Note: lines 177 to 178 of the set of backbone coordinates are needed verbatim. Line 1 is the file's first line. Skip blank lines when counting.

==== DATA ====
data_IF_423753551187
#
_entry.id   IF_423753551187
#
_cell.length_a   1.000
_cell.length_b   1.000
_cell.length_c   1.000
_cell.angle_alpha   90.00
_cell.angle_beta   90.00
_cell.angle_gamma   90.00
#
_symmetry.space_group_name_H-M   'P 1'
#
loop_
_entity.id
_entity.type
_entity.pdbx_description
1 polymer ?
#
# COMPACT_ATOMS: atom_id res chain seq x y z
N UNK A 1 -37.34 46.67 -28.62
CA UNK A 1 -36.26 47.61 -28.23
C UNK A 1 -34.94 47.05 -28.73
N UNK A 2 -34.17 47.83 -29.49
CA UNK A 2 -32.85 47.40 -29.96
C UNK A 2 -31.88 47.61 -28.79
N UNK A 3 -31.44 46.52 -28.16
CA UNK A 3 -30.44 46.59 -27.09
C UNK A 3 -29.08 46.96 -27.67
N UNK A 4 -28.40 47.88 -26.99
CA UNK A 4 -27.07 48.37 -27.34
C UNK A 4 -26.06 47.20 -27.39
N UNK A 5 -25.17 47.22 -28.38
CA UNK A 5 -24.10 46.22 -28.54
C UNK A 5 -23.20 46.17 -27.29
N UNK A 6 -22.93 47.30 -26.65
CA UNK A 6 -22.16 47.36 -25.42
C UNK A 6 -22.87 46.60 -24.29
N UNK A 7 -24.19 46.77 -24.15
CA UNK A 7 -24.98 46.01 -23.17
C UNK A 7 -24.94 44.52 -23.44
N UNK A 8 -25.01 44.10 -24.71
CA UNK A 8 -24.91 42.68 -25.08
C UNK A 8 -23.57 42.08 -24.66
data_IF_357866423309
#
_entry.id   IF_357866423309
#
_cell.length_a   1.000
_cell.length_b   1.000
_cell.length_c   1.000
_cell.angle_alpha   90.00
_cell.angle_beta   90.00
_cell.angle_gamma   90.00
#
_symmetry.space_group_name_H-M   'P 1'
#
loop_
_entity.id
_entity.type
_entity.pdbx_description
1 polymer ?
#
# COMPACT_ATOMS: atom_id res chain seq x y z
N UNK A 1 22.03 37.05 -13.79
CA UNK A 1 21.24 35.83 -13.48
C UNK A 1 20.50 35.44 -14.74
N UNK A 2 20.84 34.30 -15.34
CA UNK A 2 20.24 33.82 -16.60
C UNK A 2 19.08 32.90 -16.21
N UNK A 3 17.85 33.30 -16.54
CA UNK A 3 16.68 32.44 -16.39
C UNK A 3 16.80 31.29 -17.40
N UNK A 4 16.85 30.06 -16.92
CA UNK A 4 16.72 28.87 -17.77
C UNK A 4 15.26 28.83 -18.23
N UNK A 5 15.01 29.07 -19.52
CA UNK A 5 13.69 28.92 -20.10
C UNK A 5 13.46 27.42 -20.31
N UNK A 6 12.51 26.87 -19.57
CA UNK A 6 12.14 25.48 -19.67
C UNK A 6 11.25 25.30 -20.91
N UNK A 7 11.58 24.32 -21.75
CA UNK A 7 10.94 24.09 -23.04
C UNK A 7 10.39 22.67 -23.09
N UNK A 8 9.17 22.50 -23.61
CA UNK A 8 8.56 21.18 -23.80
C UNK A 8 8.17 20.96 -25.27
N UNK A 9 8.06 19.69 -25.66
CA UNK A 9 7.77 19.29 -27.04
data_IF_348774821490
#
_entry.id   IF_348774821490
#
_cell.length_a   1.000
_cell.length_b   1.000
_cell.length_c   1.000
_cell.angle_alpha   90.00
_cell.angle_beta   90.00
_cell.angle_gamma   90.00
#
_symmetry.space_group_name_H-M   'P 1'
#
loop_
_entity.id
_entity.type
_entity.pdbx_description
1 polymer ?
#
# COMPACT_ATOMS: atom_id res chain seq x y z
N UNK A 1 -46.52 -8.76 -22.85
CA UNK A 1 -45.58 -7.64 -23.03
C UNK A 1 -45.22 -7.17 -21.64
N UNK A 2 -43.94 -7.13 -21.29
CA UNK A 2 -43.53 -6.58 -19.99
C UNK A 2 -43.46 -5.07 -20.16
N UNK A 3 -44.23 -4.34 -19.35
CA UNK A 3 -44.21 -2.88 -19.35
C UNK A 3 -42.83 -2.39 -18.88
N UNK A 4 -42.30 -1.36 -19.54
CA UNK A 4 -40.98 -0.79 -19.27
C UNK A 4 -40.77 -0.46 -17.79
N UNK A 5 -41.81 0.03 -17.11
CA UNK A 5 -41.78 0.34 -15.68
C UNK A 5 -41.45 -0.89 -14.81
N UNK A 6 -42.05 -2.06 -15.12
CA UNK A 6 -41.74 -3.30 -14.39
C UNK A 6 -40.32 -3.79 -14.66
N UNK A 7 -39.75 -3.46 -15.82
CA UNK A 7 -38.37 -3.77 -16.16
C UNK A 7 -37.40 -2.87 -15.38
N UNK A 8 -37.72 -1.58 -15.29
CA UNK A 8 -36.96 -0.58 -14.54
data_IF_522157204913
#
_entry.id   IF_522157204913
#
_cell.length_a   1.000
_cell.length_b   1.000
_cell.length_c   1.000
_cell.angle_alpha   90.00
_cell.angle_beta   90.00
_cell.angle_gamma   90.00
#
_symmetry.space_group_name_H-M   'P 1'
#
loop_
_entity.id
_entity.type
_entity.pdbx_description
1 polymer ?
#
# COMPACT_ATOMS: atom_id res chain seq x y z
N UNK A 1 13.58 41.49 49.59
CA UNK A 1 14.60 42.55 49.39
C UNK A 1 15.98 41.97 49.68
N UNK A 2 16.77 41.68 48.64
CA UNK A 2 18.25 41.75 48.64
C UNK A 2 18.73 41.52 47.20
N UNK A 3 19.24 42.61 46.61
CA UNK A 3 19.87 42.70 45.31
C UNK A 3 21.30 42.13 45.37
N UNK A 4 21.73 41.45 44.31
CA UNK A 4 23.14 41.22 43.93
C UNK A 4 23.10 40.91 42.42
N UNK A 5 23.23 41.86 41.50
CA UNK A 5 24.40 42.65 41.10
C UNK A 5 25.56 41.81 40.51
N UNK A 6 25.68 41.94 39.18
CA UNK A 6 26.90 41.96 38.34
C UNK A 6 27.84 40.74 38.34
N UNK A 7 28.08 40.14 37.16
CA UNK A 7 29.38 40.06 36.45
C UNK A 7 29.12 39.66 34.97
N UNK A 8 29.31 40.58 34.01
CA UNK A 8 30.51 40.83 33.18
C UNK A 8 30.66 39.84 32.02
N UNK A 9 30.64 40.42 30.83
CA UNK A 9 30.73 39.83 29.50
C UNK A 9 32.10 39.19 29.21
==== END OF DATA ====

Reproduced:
C UNK A 8 30.66 39.84 32.02
N UNK A 9 30.64 40.42 30.83